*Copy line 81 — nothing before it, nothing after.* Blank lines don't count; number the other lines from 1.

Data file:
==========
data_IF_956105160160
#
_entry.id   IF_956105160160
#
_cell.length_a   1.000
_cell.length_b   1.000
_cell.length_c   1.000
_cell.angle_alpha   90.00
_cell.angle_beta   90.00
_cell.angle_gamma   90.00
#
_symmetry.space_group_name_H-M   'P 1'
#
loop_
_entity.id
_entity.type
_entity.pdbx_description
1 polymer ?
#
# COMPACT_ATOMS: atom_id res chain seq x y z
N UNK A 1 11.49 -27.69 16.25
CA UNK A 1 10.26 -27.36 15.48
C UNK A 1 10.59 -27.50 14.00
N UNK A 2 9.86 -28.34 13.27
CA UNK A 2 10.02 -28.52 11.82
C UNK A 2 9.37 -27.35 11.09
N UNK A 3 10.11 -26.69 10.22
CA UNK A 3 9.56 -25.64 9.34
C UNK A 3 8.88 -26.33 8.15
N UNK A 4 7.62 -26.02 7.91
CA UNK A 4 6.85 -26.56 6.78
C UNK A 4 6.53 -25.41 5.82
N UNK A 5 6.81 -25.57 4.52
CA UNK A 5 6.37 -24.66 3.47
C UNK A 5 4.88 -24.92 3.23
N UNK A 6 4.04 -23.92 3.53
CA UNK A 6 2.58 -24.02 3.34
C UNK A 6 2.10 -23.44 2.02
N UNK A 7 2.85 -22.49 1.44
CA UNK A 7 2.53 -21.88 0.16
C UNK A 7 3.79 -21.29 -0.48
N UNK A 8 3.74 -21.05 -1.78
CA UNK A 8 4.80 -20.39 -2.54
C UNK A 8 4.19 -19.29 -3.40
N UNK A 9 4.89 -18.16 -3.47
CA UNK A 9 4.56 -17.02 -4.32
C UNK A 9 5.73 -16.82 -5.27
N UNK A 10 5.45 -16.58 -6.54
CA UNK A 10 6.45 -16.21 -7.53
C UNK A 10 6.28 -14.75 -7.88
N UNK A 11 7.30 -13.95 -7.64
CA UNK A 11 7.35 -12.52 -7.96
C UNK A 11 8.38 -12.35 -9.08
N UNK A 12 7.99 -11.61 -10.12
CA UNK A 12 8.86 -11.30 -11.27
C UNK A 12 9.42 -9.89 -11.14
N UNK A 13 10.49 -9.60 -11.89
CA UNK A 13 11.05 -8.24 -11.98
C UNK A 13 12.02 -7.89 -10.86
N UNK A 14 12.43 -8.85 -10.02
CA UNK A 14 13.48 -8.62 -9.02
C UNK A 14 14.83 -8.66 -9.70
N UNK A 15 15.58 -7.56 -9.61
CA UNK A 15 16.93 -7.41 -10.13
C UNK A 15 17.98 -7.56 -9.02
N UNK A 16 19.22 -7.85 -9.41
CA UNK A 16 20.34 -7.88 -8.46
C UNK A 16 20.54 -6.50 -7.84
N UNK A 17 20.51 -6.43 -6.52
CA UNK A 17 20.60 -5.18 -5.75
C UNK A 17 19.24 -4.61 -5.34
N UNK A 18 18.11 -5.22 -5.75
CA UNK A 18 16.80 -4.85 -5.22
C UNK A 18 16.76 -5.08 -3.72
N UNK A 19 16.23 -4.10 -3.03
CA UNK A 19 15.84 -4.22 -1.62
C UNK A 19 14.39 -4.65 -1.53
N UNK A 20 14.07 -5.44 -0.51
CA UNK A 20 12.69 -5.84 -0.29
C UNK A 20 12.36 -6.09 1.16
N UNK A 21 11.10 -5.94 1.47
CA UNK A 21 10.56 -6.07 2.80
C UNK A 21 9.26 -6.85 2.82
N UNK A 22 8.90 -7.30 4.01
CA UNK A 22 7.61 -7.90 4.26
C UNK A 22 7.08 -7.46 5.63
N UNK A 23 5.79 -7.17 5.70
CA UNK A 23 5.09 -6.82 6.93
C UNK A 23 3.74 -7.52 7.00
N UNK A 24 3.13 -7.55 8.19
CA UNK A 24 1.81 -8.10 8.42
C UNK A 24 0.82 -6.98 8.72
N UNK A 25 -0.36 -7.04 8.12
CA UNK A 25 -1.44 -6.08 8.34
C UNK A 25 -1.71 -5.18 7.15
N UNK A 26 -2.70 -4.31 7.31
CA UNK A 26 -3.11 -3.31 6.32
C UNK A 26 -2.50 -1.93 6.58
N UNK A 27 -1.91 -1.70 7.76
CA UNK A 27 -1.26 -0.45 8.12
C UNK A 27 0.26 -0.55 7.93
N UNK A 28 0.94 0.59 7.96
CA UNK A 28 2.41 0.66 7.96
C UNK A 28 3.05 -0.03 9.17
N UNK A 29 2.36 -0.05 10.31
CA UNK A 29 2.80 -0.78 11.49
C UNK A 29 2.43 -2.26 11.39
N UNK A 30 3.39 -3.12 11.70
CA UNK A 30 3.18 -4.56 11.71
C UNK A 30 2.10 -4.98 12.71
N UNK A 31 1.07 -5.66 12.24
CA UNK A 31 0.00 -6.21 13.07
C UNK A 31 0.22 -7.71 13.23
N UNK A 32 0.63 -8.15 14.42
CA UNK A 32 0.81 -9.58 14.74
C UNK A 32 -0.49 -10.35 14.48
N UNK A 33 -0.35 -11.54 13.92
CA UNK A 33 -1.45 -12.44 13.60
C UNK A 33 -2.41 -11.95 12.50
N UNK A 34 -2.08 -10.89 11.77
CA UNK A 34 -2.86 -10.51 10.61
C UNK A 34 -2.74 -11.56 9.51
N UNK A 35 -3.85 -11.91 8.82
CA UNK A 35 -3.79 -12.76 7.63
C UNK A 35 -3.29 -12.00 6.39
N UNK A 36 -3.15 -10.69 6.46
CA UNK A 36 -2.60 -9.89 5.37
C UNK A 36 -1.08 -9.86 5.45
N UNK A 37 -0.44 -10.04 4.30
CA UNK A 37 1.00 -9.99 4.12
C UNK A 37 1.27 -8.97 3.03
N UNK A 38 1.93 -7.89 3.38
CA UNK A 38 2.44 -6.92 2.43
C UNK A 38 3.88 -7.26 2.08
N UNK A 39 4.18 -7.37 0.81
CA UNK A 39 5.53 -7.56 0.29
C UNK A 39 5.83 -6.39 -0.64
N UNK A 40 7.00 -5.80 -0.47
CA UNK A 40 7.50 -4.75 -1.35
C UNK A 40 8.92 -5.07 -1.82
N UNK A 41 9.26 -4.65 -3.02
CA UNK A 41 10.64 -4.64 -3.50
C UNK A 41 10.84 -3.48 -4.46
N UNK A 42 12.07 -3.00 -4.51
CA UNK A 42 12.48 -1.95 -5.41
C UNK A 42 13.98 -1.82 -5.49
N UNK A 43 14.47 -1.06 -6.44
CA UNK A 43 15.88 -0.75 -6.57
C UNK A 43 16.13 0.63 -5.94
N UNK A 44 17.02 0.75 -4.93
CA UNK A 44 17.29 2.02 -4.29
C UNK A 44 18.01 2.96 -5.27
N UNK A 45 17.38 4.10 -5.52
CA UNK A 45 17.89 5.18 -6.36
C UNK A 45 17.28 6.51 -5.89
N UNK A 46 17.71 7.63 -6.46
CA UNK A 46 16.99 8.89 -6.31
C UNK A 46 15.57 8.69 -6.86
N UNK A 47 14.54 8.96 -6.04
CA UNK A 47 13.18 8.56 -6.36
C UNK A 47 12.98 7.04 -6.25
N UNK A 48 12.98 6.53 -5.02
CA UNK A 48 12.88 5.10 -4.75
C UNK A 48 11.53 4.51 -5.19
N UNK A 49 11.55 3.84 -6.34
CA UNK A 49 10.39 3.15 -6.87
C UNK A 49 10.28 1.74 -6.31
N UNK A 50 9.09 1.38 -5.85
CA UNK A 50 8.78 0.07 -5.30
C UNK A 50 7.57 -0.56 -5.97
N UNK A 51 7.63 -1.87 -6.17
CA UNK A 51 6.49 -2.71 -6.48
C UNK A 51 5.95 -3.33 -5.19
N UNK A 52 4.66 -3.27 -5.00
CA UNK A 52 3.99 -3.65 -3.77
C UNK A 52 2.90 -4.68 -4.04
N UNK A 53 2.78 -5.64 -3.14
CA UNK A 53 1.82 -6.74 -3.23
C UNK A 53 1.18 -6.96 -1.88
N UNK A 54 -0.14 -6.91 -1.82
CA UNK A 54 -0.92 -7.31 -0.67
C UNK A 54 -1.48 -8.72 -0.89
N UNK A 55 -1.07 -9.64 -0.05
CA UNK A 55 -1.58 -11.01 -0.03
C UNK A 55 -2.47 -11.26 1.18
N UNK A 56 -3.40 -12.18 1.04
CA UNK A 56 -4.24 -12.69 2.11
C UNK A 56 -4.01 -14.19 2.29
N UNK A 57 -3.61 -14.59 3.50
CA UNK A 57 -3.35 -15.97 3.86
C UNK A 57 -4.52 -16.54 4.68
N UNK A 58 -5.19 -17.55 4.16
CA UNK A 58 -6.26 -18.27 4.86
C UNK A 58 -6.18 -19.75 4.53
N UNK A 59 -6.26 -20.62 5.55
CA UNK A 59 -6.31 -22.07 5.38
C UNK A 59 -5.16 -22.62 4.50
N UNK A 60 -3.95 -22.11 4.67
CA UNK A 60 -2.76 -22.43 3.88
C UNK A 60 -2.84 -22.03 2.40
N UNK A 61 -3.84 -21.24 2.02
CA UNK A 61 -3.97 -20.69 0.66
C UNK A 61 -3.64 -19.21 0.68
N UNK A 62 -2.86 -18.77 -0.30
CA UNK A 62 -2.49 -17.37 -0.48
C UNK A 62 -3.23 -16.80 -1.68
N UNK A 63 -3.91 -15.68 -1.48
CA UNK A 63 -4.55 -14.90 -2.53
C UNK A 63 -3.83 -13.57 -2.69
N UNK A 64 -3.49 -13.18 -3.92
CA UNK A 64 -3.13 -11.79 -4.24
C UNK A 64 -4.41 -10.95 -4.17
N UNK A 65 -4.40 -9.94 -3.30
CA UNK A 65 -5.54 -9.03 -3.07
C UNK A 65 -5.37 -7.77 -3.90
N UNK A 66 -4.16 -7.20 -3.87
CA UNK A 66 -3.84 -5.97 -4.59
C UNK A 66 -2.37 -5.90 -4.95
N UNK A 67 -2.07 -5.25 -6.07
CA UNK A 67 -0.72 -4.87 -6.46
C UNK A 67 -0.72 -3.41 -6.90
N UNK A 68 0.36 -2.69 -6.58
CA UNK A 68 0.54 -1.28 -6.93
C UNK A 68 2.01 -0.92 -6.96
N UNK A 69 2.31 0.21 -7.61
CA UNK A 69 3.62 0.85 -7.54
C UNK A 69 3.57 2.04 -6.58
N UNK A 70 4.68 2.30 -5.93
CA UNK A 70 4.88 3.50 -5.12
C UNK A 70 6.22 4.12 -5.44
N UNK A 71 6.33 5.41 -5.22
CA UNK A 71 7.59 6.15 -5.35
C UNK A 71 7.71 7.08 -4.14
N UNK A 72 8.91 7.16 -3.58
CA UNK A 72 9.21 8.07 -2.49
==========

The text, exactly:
N UNK A 21 11.10 -5.94 1.47